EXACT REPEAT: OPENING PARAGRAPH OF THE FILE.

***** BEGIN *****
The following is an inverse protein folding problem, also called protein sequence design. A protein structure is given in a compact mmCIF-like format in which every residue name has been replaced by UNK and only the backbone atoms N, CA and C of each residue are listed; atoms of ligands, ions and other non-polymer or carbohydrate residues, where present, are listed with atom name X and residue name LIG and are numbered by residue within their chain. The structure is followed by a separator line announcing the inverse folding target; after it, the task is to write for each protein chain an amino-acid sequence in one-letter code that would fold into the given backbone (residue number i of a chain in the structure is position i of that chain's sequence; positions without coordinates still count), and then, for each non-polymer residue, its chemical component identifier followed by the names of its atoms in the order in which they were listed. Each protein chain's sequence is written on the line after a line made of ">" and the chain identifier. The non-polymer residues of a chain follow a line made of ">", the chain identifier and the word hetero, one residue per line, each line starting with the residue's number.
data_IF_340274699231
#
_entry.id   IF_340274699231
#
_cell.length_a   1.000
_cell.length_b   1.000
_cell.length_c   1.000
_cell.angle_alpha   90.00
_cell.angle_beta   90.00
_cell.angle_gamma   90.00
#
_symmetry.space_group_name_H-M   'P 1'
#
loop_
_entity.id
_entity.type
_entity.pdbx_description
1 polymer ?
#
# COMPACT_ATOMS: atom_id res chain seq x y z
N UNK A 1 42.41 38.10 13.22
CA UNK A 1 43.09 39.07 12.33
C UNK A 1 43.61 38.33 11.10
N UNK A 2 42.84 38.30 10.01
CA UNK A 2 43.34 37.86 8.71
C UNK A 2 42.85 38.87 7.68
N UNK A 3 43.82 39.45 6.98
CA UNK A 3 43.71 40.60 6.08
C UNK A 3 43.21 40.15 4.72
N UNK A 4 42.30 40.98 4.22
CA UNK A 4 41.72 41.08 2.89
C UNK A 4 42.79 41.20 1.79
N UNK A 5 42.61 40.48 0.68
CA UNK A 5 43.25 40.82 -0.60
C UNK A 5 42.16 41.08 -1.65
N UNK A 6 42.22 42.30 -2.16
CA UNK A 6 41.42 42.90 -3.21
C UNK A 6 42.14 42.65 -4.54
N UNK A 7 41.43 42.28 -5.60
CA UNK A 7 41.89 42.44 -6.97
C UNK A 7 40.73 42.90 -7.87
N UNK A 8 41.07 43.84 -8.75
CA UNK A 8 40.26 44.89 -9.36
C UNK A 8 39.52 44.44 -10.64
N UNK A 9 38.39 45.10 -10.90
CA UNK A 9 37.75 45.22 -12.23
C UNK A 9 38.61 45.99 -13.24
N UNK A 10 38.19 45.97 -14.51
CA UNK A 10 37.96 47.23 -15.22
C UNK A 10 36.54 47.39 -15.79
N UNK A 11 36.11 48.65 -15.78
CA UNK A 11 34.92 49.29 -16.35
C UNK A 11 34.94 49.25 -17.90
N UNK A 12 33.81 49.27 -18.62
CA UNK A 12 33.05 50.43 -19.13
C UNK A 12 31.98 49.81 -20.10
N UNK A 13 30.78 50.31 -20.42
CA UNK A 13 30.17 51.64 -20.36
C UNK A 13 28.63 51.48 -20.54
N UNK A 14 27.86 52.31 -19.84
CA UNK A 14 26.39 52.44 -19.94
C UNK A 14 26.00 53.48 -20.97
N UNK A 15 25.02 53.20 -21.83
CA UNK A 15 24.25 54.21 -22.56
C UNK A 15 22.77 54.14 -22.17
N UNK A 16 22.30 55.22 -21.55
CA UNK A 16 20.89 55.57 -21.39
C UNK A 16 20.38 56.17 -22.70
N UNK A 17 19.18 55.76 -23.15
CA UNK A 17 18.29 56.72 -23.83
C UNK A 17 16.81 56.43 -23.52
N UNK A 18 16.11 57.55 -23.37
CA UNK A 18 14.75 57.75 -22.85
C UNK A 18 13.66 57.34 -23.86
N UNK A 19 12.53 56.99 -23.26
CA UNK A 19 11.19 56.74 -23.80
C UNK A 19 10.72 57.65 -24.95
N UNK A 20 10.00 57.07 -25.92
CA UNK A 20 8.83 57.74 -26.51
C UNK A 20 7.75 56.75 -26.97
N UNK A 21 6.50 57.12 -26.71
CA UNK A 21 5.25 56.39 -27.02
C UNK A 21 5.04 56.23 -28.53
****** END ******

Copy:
The following is an inverse protein folding problem, also called protein sequence design. A protein structure is given in a compact mmCIF-like format in which every residue name has been replaced by UNK and only the backbone atoms N, CA and C of each residue are listed; atoms of ligands, ions and other non-polymer or carbohydrate residues, where present, are listed with atom name X and residue name LIG and are numbered by residue within their chain. The structure is followed by a separator line announcing the inverse folding target; after it, the task is to write for each protein chain an amino-acid sequence in one-letter code that would fold into the given backbone (residue number i of a chain in the structure is position i of that chain's sequence; positions without coordinates still count), and then, for each non-polymer residue, its chemical component identifier followed by the names of its atoms in the order in which they were listed. Each protein chain's sequence is written on the line after a line made of ">" and the chain identifier. The non-polymer residues of a chain follow a line made of ">", the chain identifier and the word hetero, one residue per line, each line starting with the residue's number.